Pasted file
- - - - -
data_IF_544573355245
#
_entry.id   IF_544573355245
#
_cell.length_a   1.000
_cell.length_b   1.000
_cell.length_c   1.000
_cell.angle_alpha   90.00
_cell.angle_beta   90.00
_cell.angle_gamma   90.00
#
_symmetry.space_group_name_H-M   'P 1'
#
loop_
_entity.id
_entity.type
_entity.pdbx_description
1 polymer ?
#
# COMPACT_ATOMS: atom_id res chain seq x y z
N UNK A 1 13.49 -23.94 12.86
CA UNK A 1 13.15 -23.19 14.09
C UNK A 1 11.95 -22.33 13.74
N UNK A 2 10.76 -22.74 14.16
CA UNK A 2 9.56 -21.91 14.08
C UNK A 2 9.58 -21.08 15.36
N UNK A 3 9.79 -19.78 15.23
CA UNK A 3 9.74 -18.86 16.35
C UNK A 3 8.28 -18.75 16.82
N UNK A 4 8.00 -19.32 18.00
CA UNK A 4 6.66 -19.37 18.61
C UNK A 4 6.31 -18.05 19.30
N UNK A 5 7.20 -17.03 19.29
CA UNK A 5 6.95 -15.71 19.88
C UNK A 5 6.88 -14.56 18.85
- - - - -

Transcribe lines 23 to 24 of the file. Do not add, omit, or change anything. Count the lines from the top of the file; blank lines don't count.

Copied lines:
C UNK A 1 11.95 -22.33 13.74
N UNK A 2 10.76 -22.74 14.16